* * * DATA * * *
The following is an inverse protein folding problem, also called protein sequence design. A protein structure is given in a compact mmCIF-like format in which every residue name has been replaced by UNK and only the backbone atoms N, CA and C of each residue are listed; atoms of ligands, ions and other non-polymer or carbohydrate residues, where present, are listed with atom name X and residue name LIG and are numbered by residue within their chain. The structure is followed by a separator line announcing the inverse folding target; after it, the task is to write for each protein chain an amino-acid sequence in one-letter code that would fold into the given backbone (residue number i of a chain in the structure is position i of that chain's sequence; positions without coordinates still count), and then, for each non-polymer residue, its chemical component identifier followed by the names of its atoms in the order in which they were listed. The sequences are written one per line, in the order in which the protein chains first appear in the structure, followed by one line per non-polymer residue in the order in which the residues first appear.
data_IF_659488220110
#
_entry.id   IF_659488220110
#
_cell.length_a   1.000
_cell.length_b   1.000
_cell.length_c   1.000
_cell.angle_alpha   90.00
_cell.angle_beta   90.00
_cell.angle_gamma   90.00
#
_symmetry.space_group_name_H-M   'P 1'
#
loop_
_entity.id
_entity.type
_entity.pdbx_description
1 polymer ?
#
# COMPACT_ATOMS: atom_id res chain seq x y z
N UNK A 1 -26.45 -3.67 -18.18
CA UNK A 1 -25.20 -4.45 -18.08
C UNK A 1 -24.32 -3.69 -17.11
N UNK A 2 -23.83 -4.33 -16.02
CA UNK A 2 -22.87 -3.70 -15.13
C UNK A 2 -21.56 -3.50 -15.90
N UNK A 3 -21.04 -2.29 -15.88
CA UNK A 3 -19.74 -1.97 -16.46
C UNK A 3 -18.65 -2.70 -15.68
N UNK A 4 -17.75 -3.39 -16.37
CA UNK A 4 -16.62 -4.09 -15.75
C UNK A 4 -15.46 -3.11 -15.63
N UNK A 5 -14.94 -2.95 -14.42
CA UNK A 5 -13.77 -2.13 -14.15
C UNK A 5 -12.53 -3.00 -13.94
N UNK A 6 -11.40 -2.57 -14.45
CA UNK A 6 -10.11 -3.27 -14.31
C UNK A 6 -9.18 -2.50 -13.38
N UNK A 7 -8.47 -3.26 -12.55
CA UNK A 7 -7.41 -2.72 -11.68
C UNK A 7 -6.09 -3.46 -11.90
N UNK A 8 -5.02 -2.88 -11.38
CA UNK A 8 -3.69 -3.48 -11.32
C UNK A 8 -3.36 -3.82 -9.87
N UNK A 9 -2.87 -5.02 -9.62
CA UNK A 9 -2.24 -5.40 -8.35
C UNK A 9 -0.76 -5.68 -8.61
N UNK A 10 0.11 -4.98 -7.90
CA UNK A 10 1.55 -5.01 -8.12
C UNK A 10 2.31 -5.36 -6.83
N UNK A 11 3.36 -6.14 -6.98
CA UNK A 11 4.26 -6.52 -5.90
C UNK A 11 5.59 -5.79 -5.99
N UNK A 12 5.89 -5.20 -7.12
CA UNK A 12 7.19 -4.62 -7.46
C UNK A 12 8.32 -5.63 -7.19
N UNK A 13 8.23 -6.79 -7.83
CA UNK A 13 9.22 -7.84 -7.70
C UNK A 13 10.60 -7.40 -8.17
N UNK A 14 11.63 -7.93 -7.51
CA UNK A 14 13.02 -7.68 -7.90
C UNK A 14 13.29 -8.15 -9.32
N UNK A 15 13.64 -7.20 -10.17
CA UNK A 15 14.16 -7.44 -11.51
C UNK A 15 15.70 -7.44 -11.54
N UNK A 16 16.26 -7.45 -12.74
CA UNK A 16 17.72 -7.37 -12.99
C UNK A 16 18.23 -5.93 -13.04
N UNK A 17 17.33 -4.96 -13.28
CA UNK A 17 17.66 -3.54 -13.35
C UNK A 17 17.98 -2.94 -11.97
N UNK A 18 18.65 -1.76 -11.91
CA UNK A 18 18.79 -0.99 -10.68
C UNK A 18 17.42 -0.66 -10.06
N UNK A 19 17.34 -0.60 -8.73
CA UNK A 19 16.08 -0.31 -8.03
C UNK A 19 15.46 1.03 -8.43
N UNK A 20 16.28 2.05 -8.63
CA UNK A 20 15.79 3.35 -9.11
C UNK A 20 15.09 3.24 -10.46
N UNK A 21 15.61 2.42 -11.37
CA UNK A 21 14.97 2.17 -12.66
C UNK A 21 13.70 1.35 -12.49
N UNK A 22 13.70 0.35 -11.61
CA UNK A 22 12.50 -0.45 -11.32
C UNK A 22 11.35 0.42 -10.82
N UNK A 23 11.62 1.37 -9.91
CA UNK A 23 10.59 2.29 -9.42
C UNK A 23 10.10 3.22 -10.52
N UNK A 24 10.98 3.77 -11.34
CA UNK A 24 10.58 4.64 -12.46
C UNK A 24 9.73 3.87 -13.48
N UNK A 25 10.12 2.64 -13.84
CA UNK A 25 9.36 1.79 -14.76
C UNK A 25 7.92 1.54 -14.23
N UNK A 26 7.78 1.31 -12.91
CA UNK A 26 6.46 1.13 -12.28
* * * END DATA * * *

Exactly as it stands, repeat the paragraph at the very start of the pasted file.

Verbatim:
The following is an inverse protein folding problem, also called protein sequence design. A protein structure is given in a compact mmCIF-like format in which every residue name has been replaced by UNK and only the backbone atoms N, CA and C of each residue are listed; atoms of ligands, ions and other non-polymer or carbohydrate residues, where present, are listed with atom name X and residue name LIG and are numbered by residue within their chain. The structure is followed by a separator line announcing the inverse folding target; after it, the task is to write for each protein chain an amino-acid sequence in one-letter code that would fold into the given backbone (residue number i of a chain in the structure is position i of that chain's sequence; positions without coordinates still count), and then, for each non-polymer residue, its chemical component identifier followed by the names of its atoms in the order in which they were listed. The sequences are written one per line, in the order in which the protein chains first appear in the structure, followed by one line per non-polymer residue in the order in which the residues first appear.